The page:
Earlier this month I interviewed Julian Farley, the founder of Zaragoza Marketing. Julian is a very sharp marketer and he’s one of the few real experts in the field of retargeting advertising.
If you’re not familiar with retargeting, then check out How to Bring Prospects Back Using AdWords Remarketing and Now You Can ReTarget & Follow Up on Facebook. Also, if you’re a member of Main Street Inner Circle, then you’ll receive a copy of our interview this week via email so be on the lookout.
During our call, we covered everything a business needs to know to get started with retargeting. However, we did not have enough time to touch on the advanced ad technique I’m about to share in this article, which allows you to ethically steal your competitors’ prospects. I originally learned about this tactic from Julian and I’m in the process of testing this out for some private clients.
Here’s how this works:
- Use a little-known advertising platform to target key pages on competitors’ websites or on competitors’ social media groups like Facebook Fan pages
- Use retargeting technology to build your list of prospects and deliver relevant ads on top websites like CNN.com and MSNBC.com.
So you’re probably wondering, what is this little-known advertising platform?
Pay Per View (PPV) Advertising
The secret sauce to this strategy is pay per view (PPV) Advertising (also known as cost per view (CPV) Advertising). As the name implies, with PPV advertising you pay per each view of your ad. But your ads are not displayed like traditional banners on other websites.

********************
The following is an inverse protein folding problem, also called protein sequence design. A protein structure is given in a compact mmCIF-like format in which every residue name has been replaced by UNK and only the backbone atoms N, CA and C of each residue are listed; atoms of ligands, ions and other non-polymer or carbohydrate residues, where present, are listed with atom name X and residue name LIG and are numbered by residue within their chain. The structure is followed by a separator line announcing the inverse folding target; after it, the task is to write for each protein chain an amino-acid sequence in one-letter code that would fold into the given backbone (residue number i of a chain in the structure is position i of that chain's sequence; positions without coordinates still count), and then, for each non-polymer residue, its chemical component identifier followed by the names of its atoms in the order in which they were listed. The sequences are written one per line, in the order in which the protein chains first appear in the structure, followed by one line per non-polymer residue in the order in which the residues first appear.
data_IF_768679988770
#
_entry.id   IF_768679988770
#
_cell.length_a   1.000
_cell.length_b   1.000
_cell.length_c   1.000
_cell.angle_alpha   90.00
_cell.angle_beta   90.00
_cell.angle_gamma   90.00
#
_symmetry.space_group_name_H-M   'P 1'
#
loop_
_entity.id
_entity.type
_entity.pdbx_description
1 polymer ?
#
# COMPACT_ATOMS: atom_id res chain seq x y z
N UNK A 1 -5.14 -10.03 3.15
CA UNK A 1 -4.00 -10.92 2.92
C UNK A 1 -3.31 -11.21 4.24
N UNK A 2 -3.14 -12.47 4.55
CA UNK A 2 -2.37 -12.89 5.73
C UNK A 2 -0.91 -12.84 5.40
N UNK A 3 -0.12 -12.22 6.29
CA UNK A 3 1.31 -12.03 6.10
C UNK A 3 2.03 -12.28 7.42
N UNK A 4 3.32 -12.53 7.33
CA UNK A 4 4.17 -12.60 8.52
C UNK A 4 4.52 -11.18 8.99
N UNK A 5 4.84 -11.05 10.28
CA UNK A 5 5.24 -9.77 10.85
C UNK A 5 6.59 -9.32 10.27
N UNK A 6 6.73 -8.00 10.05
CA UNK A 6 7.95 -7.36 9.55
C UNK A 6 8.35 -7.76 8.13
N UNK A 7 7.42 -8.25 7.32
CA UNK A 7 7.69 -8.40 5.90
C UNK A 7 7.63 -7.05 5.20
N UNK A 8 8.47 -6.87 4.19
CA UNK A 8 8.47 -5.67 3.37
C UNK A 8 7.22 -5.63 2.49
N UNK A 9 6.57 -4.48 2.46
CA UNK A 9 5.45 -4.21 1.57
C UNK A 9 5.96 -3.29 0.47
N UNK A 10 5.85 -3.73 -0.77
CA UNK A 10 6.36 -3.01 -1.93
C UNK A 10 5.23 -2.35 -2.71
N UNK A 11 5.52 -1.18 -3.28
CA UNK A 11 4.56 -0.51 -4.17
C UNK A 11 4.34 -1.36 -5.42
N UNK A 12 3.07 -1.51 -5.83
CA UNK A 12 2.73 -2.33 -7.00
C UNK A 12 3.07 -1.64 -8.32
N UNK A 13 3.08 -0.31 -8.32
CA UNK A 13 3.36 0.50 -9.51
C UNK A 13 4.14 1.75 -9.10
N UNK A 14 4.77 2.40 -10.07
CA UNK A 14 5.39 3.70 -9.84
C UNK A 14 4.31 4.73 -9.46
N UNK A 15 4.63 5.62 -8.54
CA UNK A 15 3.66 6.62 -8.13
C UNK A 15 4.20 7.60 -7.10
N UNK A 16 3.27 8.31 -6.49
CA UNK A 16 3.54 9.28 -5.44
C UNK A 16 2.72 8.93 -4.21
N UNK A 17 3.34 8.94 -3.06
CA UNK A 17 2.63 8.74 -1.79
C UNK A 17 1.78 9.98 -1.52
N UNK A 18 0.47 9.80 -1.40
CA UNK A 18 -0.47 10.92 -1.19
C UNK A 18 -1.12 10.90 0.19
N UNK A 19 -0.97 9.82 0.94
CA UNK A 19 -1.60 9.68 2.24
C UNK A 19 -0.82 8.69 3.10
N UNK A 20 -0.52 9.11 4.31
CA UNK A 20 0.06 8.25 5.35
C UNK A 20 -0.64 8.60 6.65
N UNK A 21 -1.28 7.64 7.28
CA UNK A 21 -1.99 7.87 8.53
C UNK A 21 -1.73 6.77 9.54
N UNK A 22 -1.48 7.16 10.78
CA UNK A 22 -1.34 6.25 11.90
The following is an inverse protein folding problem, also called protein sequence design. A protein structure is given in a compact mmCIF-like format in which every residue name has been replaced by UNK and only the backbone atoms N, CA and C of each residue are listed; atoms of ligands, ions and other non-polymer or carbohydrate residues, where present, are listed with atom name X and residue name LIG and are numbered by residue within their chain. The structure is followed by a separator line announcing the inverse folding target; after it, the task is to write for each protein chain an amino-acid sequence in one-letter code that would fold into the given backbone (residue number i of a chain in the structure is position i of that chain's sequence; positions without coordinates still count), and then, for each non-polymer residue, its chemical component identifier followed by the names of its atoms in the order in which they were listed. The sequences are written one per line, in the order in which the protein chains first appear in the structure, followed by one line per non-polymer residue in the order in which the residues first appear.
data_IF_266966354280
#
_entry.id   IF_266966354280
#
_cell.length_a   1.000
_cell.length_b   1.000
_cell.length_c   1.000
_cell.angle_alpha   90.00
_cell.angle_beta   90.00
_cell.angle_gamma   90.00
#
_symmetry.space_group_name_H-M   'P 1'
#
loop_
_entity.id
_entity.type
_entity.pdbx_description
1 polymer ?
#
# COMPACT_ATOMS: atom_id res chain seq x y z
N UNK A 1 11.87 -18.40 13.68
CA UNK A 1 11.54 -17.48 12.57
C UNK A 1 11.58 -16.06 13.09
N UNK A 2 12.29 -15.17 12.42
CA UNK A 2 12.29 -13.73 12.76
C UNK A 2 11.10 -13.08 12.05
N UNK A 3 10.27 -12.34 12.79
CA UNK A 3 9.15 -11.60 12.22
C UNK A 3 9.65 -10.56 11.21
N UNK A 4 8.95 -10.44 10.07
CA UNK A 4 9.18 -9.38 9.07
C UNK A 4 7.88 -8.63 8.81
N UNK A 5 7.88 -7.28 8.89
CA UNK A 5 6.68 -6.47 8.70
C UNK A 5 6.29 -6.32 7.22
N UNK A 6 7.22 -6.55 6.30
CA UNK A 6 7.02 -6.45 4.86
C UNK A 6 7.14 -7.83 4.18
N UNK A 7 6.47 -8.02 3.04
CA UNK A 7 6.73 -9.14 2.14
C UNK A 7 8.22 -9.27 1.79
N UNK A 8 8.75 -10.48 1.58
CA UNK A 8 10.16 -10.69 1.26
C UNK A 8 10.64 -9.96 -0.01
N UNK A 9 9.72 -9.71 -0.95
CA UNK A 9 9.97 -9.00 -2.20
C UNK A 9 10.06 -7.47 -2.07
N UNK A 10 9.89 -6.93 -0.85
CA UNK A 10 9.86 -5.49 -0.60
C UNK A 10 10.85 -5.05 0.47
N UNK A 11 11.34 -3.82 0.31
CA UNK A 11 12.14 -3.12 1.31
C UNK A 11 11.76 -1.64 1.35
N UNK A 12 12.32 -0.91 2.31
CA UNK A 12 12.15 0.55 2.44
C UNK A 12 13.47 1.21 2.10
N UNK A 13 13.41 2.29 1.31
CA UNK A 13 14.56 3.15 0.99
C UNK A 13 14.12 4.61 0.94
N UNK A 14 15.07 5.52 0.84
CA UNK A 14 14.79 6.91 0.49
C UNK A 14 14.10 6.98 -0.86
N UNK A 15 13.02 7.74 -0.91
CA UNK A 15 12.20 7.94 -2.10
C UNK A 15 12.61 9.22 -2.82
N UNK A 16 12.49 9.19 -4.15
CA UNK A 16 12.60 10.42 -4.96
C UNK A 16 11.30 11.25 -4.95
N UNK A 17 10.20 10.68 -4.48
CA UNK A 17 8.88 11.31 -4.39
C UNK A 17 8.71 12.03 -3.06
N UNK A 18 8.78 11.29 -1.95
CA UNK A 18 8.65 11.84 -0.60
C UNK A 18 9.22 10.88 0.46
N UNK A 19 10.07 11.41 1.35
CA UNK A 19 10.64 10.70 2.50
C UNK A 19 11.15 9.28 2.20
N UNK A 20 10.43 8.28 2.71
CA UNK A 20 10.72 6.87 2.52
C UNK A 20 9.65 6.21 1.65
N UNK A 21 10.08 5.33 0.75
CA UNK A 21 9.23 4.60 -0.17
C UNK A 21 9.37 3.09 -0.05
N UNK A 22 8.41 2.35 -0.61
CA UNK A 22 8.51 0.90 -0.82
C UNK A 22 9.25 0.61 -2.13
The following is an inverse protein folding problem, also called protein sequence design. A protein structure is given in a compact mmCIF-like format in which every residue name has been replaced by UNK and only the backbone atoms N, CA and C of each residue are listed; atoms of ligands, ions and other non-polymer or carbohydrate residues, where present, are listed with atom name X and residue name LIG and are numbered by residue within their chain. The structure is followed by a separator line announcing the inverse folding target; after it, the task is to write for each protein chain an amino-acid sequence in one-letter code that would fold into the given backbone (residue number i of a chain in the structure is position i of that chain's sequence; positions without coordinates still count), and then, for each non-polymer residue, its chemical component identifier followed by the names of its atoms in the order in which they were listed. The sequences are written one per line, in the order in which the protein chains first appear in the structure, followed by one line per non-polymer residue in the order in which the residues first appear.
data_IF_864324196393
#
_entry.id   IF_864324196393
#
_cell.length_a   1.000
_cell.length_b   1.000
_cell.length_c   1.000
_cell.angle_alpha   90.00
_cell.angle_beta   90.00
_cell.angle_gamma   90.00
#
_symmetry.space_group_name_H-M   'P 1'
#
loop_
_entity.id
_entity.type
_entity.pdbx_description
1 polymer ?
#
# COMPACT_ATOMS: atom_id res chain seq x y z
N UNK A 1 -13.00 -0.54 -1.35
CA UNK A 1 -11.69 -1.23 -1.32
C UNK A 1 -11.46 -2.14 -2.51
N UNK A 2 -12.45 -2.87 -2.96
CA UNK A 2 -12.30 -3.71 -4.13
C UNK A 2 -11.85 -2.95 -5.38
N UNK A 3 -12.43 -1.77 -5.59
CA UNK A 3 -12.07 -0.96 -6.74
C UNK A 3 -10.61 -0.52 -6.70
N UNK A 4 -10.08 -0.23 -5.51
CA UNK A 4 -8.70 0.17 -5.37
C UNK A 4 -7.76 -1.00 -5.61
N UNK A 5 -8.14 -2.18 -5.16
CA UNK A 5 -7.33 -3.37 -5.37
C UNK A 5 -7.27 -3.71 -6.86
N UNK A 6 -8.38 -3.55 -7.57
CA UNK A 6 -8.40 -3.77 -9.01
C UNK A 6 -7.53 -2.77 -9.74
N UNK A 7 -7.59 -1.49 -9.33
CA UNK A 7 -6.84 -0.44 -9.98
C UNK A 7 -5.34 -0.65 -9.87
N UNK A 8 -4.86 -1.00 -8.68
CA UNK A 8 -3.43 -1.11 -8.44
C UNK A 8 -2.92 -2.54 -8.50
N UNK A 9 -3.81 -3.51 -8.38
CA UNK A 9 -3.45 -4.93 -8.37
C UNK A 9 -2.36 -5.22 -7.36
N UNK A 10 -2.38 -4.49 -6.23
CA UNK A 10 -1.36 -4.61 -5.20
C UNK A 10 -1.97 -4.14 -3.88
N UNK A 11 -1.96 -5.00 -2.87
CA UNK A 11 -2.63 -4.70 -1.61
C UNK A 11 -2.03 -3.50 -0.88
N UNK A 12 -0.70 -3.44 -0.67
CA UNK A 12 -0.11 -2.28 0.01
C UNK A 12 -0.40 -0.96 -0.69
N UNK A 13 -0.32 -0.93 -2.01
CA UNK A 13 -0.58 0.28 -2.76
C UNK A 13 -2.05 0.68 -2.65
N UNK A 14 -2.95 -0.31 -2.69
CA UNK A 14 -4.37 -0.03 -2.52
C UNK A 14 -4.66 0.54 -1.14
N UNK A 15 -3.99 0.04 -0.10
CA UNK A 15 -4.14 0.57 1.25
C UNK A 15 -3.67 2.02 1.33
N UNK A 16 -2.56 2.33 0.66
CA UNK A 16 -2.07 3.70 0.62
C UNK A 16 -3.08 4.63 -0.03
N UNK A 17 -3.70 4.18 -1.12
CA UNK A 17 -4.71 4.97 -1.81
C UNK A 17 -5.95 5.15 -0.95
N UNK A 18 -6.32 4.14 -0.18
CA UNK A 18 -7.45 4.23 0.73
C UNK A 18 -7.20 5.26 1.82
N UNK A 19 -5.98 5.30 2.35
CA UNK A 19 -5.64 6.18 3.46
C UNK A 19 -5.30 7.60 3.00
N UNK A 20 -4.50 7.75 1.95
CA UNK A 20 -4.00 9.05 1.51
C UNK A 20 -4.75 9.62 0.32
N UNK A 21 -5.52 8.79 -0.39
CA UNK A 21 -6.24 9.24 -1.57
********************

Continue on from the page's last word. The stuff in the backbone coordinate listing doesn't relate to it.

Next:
With PPV advertising, your ads actually pop up on the prospect’s browser after she searches for a particular keyword or visits a particular website. That means you can target people who are searching for your product or service in a search engine like Google. Plus, you can target people who visit certain websites that are highly related to your product or service.
For example, a sushi restaurant in NYC could target ads to people who search for and/or visit competitor sushi restaurants in NYC. Anyone searching for or surfing around on a competitor sushi site is definitely interested in sushi and wants to find a restaurant. So these would be ideal prospects to target.
I don’t have time to get into the details about how PPV works. So if you want more info, click here for a demonstration.
How to Steal Your Competitors’ Prospects
So now that we know about PPV advertising, we can dive into the details about how to actually steal your competitors’ prospects.
One obvious strategy is to simply use PPV ads when prospects are searching for competitor names or visiting competitor websites. As mentioned above, you could popup your ads to these prospects and make a compelling offer to do business with you. This works, but we can take it a step further with retargeting.
You see, most people will not buy right away. A good ad may convert 1 – 2% of everyone who sees it. And even if you use a lead generation campaign and offer something to collect contact information, the majority will still say no. So with PPV alone, you will miss out on most of the prospects and you will not have the ability to follow up.
But what if you add retargeting code to the PPV popup ad?
Ah ha! That would allow you to build a list of prospects as a retargeting pool. The “list” would be completely anonymous since retargeting does not give personally identifiable information, but it still gives you the ability to follow up using highly targeting and highly relevant banner ads.
Can you see how powerful this strategy can be if you’re targeting the right keywords and websites? You can literally build a list of your competitors’ prospects and then run banner ad campaigns to convince them to do business with you.
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